So far, my independent study is going great. In the beginning, before learning, I thought I was going to be totally confused, but it actually turned out to be just my cup of tea. Learning about how to use JMARS and HiRise so far has been a blast. I have been finding lava tubes left and right. I learned about the Volcanic history of mars ( look at the blog post before this!), which sort of surprised me. I knew that there was frozen Ice on mars, but learning things like that the surface is actually basalt rather than dirt took me by surprise. HiRise, while it is super fun to use, has been kind of difficult to figure out. Since they mapped the whole entirety of mars, It is hard to find small, specific places. You kind of have to click around and hope for the best. It’s a guessing game. I haven’t been able to hit my 5-7 hr/ week expectation, but that is because I am still in the starting phase. I expect once I get further into my project, and get off the runway, I will be spending more time. If you want a more detailed rundown of exactly what I am doing now- here it is! SpaceX has been exploring landing in the flat northern plains of Mars where there is water ice near the surface. We feel that this is not ideal since there is little protection from solar radiation. Caves on Mars, which would be protective, have been found in volcanic complexes where underground lava tubes are present. All caves that are documented, however, are in high elevations of the Tharsis complex, which shows little sign of water ice and would be a difficult landing site. We believe that the eastern flank of Syrtis Major, a shield volcano that is adjacent to a low-lying area that has been shown to have signs of near-surface water ice, a flat surface, and which has lava tubes, might be a safe landing site that offers access to water and protection from solar radiation. We are currently searching that area for signs of accessible caves near a source of water ice. Your sources of images are the THEMIS (Thermal Emissions Infrared camera) and HiRise (a high-resolution camera). Both cameras are in Mars orbit. Here are the places that we are focusing on!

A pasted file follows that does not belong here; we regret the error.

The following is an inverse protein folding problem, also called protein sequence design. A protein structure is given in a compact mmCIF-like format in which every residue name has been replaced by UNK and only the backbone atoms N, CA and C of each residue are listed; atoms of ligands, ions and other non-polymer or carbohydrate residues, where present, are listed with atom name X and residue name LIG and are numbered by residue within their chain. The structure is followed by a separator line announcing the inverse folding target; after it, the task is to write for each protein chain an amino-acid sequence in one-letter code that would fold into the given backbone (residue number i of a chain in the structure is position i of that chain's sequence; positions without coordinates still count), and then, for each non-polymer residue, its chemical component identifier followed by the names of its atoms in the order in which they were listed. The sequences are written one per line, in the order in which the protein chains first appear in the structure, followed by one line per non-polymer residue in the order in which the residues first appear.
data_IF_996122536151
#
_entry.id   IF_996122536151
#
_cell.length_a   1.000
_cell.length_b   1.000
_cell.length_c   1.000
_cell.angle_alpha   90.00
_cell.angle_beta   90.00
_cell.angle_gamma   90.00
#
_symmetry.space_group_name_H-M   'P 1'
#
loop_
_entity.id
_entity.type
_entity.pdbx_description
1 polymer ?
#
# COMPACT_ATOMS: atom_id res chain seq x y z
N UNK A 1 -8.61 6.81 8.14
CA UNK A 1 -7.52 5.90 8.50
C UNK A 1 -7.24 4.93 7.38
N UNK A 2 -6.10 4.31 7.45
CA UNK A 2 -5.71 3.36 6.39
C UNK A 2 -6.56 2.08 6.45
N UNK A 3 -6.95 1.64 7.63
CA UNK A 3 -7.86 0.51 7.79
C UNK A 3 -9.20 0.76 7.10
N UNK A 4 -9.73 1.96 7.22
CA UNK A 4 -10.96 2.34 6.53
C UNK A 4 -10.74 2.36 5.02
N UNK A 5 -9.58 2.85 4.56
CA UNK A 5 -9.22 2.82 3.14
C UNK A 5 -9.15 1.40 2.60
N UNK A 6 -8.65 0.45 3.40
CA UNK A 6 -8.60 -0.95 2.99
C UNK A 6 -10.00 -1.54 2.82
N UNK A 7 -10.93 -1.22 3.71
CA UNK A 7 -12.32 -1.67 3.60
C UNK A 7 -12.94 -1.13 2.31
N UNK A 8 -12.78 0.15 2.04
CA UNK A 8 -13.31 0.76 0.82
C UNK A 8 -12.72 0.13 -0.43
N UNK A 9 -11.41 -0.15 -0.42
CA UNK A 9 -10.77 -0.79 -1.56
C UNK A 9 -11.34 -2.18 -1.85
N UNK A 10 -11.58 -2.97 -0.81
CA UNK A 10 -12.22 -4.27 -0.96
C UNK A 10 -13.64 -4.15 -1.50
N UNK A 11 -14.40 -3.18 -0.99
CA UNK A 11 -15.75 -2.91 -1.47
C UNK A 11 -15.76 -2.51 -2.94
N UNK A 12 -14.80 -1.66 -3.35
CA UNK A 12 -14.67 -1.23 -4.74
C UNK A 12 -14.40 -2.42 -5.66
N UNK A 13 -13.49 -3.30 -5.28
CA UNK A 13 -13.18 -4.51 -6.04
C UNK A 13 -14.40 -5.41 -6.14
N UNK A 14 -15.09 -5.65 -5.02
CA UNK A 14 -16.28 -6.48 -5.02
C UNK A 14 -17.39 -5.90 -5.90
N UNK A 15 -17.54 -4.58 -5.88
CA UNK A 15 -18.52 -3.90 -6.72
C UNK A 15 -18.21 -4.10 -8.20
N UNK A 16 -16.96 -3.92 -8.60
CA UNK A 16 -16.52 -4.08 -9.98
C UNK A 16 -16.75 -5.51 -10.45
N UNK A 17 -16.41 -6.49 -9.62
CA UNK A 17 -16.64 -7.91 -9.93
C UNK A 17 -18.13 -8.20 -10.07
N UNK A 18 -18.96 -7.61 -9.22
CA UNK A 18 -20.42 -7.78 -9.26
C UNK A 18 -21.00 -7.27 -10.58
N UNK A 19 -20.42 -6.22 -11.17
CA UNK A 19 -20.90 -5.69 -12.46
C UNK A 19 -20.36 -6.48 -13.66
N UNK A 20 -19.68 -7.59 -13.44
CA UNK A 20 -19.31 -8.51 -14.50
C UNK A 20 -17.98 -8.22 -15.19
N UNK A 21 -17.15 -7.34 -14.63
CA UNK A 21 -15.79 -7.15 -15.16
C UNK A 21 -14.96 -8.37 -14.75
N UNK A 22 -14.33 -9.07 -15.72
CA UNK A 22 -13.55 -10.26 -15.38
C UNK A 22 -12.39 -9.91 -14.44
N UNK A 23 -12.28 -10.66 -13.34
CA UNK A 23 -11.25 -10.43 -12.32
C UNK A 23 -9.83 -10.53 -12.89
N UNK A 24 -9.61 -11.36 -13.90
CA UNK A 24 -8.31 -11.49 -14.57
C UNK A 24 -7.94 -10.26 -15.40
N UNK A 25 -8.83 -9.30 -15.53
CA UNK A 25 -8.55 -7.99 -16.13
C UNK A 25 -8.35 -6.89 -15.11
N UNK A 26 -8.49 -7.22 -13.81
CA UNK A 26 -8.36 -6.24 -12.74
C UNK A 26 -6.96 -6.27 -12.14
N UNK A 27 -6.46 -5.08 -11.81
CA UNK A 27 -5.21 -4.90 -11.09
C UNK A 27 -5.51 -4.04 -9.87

Last week I learned about the volcanic history of Mars. Some of this stuff actually took me by surprise. So: about 4 billion years ago, Mars had a much thicker atmosphere. Also, a lot of the features that you see today ( low areas near the northern part) had pools of very acidic water in them. Mars lost its magnetic field about 3.8 billion years ago, followed by a sudden volcanic event, which caused Tharsis – which is near the western part of the planet, consisting of Olympus Mons ( a volcano bigger than Mount Everest!). During this time, a lot of water flowed into the northern part of the planet. They lost their magnetic field because it is a small planet with an iron core, this, together caused the planet to cool off much faster, also because the core isn’t liquid like Earth’s is. The core crystallized, and any water on the planet was stripped by the solar wind. The water now has to be underground, frozen, or in clay miners. The Northern part of mars has a very low elevation because scientists believe there was an ocean north of Tharsis. Yes! An ocean!! Like the ones we have on Earth!!! The southern part of mars is heavily cratered, which tells us that that part of the planet is older than the northern part. A lot of these craters are filled with Basalt. Basalt is the same rock that is seen in Hawaii. Most of these craters are caused by, you guessed it, asteroids! There are a couple of craters that I would like to note. Hellas Venetia, a crater, is the lowest elevation on mars. This asteroid actually came close to breaking the surface of mars. There is another crater, southeast of Tharsis. that also came closer to breaking the surface of mars. The rocks around this crater show us that there was a magnetic field. The basalt in these craters and on the surface of Mars is mafic rock- rocks rich in magnesium and iron. Mars is somewhere between Earth, which is not mafic, and the moon, which is super Mafic. So if you need some extra iron and magnesium, the moon is there for you! One thing that took me super by surprise is that Space X actually isn’t looking for lava tubes, they are looking for places in the high northern plains. But, their rover, Phoenix, when it was landing, blasted away some of the basalt and showed frozen ice underneath the surface! So that’s it! We are focusing on Syrtis, a plateau in the eastern part of mars. I started looking for lava tubes using HiRise last week and found one. They kind of look disturbing at first, like veins, but they are actually pretty cool. HiRise is difficult to use because it shows Mars on such a large scale. It is hard to find detailed, specific places. Have a good week! Heres a good luck Lava Tube for you!